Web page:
The 80s had been one big exuberant party. So wealthy, stylish, and brand-conscious were we that we felt it would go on endlessly like one big mall shopping trip and all we had to do was follow the smell of cinnamon buns. But then it didn’t. At the end of the 80s the financial luck ran out and we ended up in recession. Real grown ups knew how to handle it, and probably cut back a little. But for us 20 year-olds who had just graduated and didn’t understand about financial cycles, it was devastating.
We were convinced we would never get jobs, would never get health insurance, and would always be “losers” and possibly homeless. So we traded in shiny spandex pants and pink pumps and big bright earrings for ripped baggy jeans and doc martens and long flowered depression-era dresses, and some of us got into worse stuff like heroin. But most just drank a lot of beer and smoked cigarettes. We read Douglas Copeland who put a name on us, Generation X, over-educated and underemployed. We were martyrs to the corporate phonies and sell-outs who caused this mess. We were angry and disenfranchised and irony dripped from our mouths.
We were angry, but not angry enough to go and protest. We had our MTV, CD’s and cable. Just angry enough to start writing. So we perfected this great new form called irony. Everything was ironic from Reality Bites (1997) when Winona Ryder is asked to “define irony” and can’t:
to Juno (2007) where irony is teen mother Ellen Page’s primary form of communication. And the most popular music was totally ironic too:
I’m a loser baby/so why don’t you kill me
Do it and do it again
Rape me, my friend
You float like a feather
In a beautiful world
And I wish I was special
You’re so fuckin’ special
Hard to believe in this post-millennial era of hyper-productive foodies who never stop working, but the 90s was an era, not too long ago, when the “loser” was glorified. It was ok to be depressed, jobless, damaged. But the cycles of productivity come and go. Take the 60s hippie vs 80s yuppie; both have their pros and cons. And the despair of the 90s did have a payoff. After we finally broke through the high expectations of 80s consumerism, we got off our asses and developed a culture of our own. We started record labels (Sub-Pop), local bands in rock and hip-hop flavors, clothing labels, coffee companies (Starbucks), fanzines such as URB or Ben is Dead, and finally, when the technology got even better, websites and startups. I remember having my first great job as an HTML programmer in San Rafael and us all calling ourselves “web monkeys” as if we were blue collar auto-mechanics – just imagine the smugness of our irony!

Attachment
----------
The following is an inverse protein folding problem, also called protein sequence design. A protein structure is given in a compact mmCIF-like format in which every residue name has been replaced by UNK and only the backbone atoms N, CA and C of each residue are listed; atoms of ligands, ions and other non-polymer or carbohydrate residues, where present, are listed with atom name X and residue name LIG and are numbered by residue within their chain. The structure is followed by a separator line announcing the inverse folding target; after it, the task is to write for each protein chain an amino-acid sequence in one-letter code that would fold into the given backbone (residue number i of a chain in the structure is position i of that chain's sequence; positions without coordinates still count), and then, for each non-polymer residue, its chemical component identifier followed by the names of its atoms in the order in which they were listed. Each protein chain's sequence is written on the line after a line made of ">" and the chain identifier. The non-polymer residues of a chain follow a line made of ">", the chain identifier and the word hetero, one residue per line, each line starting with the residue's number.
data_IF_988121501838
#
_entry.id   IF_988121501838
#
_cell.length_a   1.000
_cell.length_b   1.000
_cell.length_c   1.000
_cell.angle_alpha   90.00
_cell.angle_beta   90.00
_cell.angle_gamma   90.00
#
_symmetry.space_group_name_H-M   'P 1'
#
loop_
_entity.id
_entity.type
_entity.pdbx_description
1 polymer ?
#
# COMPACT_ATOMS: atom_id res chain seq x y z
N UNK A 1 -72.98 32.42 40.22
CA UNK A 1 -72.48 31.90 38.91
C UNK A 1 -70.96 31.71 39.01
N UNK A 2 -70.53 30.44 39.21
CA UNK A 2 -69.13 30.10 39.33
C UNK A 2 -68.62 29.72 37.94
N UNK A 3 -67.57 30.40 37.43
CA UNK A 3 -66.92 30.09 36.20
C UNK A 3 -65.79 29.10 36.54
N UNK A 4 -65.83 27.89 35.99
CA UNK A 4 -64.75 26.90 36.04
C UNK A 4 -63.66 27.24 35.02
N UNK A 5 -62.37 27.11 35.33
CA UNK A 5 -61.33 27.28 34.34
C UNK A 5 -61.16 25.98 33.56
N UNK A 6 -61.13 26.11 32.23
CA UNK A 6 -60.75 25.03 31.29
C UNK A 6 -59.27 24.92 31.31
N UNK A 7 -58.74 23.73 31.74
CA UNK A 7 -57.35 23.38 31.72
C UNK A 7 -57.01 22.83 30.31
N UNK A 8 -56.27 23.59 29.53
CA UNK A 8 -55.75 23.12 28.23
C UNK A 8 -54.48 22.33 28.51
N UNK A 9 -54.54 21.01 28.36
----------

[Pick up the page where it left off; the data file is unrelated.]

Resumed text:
Thanks to the 90s, now there are as many “indie” and “micro” brands as there are people. Why even have brands anymore? We should just put things into categories of stuff like “eyeliner” or “coffee” or “pads” and sell them without branding, like 80s style generic items. Nobody has time to read package labels anymore.. We are all looking down at our phones. I wonder if anyone would even notice or mind?
I will leave you to ponder the meaning of life with this song by punk band Flipper, who were from the 80s but sounded like they could have been 90s